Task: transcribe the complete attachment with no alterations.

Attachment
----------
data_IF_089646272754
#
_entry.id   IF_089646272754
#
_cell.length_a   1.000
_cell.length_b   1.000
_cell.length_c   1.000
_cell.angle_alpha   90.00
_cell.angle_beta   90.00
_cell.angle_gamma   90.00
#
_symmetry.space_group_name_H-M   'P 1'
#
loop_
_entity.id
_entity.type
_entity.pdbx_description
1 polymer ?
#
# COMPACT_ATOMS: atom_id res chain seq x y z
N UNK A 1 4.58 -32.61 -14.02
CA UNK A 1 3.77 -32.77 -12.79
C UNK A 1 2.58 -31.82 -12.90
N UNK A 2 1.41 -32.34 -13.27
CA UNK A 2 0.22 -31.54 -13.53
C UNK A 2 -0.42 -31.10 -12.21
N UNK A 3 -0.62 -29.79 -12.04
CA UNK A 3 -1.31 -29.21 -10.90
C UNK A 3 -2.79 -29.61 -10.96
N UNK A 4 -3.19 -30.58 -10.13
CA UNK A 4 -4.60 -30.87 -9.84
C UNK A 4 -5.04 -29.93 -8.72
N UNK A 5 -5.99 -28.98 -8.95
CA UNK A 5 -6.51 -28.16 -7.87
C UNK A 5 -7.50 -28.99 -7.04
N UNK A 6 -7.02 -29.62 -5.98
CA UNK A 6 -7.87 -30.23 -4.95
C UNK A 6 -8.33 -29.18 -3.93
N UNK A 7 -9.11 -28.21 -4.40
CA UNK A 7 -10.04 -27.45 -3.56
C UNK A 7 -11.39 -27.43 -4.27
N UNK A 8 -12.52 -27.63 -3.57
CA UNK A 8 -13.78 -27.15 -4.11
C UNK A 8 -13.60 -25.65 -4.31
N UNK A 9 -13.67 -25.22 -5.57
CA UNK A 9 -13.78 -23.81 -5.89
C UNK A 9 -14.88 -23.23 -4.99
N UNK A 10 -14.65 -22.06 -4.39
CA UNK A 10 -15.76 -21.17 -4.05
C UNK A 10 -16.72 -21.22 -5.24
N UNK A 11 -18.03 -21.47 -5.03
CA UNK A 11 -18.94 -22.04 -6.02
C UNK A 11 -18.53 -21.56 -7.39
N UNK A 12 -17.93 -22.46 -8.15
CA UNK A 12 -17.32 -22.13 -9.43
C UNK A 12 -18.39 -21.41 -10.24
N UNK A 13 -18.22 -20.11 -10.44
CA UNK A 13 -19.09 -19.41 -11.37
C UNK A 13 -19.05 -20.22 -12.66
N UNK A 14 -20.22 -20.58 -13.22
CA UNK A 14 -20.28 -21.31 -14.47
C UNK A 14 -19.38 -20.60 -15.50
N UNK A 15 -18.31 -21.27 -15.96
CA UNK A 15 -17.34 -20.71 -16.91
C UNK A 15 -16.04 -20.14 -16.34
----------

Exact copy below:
data_IF_089646272754
#
_entry.id   IF_089646272754
#
_cell.length_a   1.000
_cell.length_b   1.000
_cell.length_c   1.000
_cell.angle_alpha   90.00
_cell.angle_beta   90.00
_cell.angle_gamma   90.00
#
_symmetry.space_group_name_H-M   'P 1'
#
loop_
_entity.id
_entity.type
_entity.pdbx_description
1 polymer ?
#
# COMPACT_ATOMS: atom_id res chain seq x y z
N UNK A 1 4.58 -32.61 -14.02
CA UNK A 1 3.77 -32.77 -12.79
C UNK A 1 2.58 -31.82 -12.90
N UNK A 2 1.41 -32.34 -13.27
CA UNK A 2 0.22 -31.54 -13.53
C UNK A 2 -0.42 -31.10 -12.21
N UNK A 3 -0.62 -29.79 -12.04
CA UNK A 3 -1.31 -29.21 -10.90
C UNK A 3 -2.79 -29.61 -10.96
N UNK A 4 -3.19 -30.58 -10.13
CA UNK A 4 -4.60 -30.87 -9.84
C UNK A 4 -5.04 -29.93 -8.72
N UNK A 5 -5.99 -28.98 -8.95
CA UNK A 5 -6.51 -28.16 -7.87
C UNK A 5 -7.50 -28.99 -7.04
N UNK A 6 -7.02 -29.62 -5.98
CA UNK A 6 -7.87 -30.23 -4.95
C UNK A 6 -8.33 -29.18 -3.93
N UNK A 7 -9.11 -28.21 -4.40
CA UNK A 7 -10.04 -27.45 -3.56
C UNK A 7 -11.39 -27.43 -4.27
N UNK A 8 -12.52 -27.63 -3.57
CA UNK A 8 -13.78 -27.15 -4.11
C UNK A 8 -13.60 -25.65 -4.31
N UNK A 9 -13.67 -25.22 -5.57
CA UNK A 9 -13.78 -23.81 -5.89
C UNK A 9 -14.88 -23.23 -4.99
N UNK A 10 -14.65 -22.06 -4.39
CA UNK A 10 -15.76 -21.17 -4.05
C UNK A 10 -16.72 -21.22 -5.24
N UNK A 11 -18.03 -21.47 -5.03
CA UNK A 11 -18.94 -22.04 -6.02
C UNK A 11 -18.53 -21.56 -7.39
N UNK A 12 -17.93 -22.46 -8.15
CA UNK A 12 -17.32 -22.13 -9.43
C UNK A 12 -18.39 -21.41 -10.24
N UNK A 13 -18.22 -20.11 -10.44
CA UNK A 13 -19.09 -19.41 -11.37
C UNK A 13 -19.05 -20.22 -12.66
N UNK A 14 -20.22 -20.58 -13.22
CA UNK A 14 -20.28 -21.31 -14.47
C UNK A 14 -19.38 -20.60 -15.50
N UNK A 15 -18.31 -21.27 -15.96
CA UNK A 15 -17.34 -20.71 -16.91
C UNK A 15 -16.04 -20.14 -16.34